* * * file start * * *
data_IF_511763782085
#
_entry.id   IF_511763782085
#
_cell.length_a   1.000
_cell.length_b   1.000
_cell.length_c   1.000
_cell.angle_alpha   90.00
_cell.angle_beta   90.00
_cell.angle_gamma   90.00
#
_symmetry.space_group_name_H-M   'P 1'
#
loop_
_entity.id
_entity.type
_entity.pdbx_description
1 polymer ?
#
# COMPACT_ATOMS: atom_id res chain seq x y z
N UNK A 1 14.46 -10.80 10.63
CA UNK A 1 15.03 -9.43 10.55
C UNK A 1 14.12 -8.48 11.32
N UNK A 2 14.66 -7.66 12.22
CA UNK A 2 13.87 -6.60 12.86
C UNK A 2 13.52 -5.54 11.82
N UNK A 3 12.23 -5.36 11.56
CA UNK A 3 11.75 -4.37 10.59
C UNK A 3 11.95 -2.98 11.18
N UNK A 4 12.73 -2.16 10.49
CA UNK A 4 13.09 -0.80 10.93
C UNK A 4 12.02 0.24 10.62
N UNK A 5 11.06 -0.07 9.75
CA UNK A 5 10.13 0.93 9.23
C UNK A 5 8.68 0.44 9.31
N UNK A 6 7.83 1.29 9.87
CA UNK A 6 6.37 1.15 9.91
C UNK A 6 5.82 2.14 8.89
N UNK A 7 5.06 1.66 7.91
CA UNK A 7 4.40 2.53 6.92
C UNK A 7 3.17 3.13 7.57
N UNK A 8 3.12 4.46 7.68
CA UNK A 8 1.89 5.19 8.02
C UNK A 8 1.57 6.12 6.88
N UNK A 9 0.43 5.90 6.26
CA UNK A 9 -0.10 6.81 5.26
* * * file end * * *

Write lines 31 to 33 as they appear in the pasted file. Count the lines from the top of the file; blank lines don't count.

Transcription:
CA UNK A 4 13.09 -0.80 10.93
C UNK A 4 12.02 0.24 10.62
N UNK A 5 11.06 -0.07 9.75